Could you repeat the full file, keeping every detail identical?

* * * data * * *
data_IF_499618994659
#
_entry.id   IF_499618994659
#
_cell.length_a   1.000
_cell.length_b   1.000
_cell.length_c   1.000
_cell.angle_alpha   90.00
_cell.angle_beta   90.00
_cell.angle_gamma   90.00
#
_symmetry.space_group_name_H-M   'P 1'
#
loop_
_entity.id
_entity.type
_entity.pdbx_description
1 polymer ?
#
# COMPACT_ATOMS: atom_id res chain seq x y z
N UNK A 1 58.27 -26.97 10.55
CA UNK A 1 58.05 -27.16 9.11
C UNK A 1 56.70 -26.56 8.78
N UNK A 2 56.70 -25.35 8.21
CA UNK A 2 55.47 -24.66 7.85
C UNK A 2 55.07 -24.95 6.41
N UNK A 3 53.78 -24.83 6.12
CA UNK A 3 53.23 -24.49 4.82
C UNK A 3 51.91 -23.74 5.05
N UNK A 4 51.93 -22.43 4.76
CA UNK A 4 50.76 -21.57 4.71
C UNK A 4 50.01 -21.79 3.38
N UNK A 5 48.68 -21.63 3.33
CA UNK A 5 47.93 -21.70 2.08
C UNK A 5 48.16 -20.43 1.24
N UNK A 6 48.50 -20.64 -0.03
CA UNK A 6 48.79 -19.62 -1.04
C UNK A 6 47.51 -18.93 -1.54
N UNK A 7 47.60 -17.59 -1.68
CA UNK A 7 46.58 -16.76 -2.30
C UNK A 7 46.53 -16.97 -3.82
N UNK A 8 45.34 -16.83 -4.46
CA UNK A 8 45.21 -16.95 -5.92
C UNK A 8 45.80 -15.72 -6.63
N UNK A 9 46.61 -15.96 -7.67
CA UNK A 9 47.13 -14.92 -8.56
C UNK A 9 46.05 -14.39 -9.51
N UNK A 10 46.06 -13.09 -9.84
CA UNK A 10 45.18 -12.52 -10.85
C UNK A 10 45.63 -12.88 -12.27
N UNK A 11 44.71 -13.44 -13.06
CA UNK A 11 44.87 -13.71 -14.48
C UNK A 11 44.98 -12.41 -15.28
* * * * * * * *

data_IF_499618994659
#
_entry.id   IF_499618994659
#
_cell.length_a   1.000
_cell.length_b   1.000
_cell.length_c   1.000
_cell.angle_alpha   90.00
_cell.angle_beta   90.00
_cell.angle_gamma   90.00
#
_symmetry.space_group_name_H-M   'P 1'
#
loop_
_entity.id
_entity.type
_entity.pdbx_description
1 polymer ?
#
# COMPACT_ATOMS: atom_id res chain seq x y z
N UNK A 1 58.27 -26.97 10.55
CA UNK A 1 58.05 -27.16 9.11
C UNK A 1 56.70 -26.56 8.78
N UNK A 2 56.70 -25.35 8.21
CA UNK A 2 55.47 -24.66 7.85
C UNK A 2 55.07 -24.95 6.41
N UNK A 3 53.78 -24.83 6.12
CA UNK A 3 53.23 -24.49 4.82
C UNK A 3 51.91 -23.74 5.05
N UNK A 4 51.93 -22.43 4.76
CA UNK A 4 50.76 -21.57 4.71
C UNK A 4 50.01 -21.79 3.38
N UNK A 5 48.68 -21.63 3.33
CA UNK A 5 47.93 -21.70 2.08
C UNK A 5 48.16 -20.43 1.24
N UNK A 6 48.50 -20.64 -0.03
CA UNK A 6 48.79 -19.62 -1.04
C UNK A 6 47.51 -18.93 -1.54
N UNK A 7 47.60 -17.59 -1.68
CA UNK A 7 46.58 -16.76 -2.30
C UNK A 7 46.53 -16.97 -3.82
N UNK A 8 45.34 -16.83 -4.46
CA UNK A 8 45.21 -16.95 -5.92
C UNK A 8 45.80 -15.72 -6.63
N UNK A 9 46.61 -15.96 -7.67
CA UNK A 9 47.13 -14.92 -8.56
C UNK A 9 46.05 -14.39 -9.51
N UNK A 10 46.06 -13.09 -9.84
CA UNK A 10 45.18 -12.52 -10.85
C UNK A 10 45.63 -12.88 -12.27
N UNK A 11 44.71 -13.44 -13.06
CA UNK A 11 44.87 -13.71 -14.48
C UNK A 11 44.98 -12.41 -15.28